As Pak Jono pushes his kaki lima through the twisting alleyways of Jakarta, his lilting call of “Jagung!” alerts everyone that it is time for a treat. Known as blendu in Cirebon and konsi in Sukabumi, jagung is a corn dessert garnished with multicoloured sweets and grated coconut. Each day he heads to the market at 2:00am to buy supplies. Returning home, he follows a painstaking five-hour cooking and cooling process that causes the kernels to double in size. To maintain quality, everything must be sold the same day, which typically entails a foot-weary, ten-hour journey through Lebak Bulus and Cilandak. With sleepy eyes and a Cheshire cat smile, he tells me he has been doing this for over 28 years.

Rolling Soup Kitchen

Pak Asim works hard. One night when returning home, he was so tired he failed to see a polisi tidur, one of Jakarta’s ubiquitous speed bumps, and hit it so hard that dishes, silverware and condiments were sent flying in every direction! His specialty is Baso Malang, a tasty meatball soup served with tofu and crispy wanton, that originates from his region in Central Java. Insisting that it is made fresh every day, he arrives at the market at sunrise and cooks all morning.  He starts his route by lunchtime and continues until the last ladleful is sold, often resulting in a 15-hour workday.  Asim would like to return to his kampung to live with his wife and children, but remains in Jakarta to make his fortune.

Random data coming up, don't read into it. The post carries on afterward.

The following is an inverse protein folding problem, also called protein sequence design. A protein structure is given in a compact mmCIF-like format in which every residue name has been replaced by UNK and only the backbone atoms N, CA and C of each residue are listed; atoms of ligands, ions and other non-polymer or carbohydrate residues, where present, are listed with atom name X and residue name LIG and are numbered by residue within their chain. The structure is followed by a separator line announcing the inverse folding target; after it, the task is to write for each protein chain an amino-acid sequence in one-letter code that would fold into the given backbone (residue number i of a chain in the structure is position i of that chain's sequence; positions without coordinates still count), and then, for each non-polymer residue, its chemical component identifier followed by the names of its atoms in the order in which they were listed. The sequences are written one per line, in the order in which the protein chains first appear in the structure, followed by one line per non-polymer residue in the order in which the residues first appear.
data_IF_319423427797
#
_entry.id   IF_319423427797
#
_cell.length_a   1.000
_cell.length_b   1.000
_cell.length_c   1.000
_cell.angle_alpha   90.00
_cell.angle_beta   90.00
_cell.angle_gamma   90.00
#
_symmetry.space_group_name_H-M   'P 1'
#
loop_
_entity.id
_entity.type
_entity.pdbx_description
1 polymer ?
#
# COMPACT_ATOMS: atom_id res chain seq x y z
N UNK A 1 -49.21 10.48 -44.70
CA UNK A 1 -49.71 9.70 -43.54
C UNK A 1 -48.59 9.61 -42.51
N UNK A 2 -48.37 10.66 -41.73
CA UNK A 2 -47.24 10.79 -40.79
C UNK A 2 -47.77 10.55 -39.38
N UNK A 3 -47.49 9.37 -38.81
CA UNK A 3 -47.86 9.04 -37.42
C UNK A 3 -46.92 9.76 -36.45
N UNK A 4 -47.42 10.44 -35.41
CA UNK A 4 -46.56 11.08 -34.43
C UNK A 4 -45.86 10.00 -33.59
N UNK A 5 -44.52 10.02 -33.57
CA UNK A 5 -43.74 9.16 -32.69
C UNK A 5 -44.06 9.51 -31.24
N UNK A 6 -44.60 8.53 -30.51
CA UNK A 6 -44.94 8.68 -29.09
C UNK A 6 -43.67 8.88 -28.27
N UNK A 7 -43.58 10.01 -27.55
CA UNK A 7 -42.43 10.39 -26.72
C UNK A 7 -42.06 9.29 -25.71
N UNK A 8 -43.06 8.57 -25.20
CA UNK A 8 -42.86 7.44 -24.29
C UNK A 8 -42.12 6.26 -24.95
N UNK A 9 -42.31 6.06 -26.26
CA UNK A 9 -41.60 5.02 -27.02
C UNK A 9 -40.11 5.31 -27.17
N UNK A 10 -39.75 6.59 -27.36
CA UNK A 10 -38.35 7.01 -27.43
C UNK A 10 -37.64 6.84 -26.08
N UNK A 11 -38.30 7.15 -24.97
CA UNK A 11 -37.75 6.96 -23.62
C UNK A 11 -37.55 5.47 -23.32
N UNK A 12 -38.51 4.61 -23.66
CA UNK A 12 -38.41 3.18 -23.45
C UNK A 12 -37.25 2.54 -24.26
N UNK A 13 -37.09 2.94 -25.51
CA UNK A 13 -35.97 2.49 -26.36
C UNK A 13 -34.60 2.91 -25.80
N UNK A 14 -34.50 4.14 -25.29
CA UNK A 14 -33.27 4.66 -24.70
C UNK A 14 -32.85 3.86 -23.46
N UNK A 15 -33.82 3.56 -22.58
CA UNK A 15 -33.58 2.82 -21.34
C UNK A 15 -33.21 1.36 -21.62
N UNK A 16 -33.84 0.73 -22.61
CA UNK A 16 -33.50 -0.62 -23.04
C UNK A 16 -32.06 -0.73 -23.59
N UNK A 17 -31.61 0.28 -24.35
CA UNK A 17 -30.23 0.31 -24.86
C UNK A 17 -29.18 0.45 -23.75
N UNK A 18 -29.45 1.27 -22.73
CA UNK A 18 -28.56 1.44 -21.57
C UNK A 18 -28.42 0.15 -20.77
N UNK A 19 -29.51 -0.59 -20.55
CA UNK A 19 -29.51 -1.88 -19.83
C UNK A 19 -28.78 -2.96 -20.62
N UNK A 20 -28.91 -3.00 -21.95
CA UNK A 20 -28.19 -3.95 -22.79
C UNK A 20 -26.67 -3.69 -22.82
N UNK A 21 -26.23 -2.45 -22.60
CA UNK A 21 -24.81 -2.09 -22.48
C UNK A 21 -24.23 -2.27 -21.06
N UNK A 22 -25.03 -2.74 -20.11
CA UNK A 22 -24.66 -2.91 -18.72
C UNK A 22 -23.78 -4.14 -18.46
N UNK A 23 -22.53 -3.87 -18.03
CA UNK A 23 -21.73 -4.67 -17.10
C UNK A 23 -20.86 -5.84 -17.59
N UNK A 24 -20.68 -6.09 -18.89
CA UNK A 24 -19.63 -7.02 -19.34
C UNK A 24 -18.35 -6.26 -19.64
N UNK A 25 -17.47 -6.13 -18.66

Walking Broom Vendor

The singsong call of “Sapu-uuu” echoes off the buildings as Nana resolutely strides through Cilandak, Cipete and Kemang.  Rhythmically recoiling on his shoulder is a long bamboo strip called a pikulan that is strung with brooms, mops and a multitude of kitchenware. Having carried this heavy load for over 18 years, Nana appears a couple of centimetres shorter than he actually is. Normally a happy guy, he gets annoyed by the longstanding catcall of, “Hey! Are you mad at your wife? Why are you selling her stuff?” Nana smiles broadly when he talks of one day making a pilgrimage to Mecca and then travelling on to see the sights of Germany.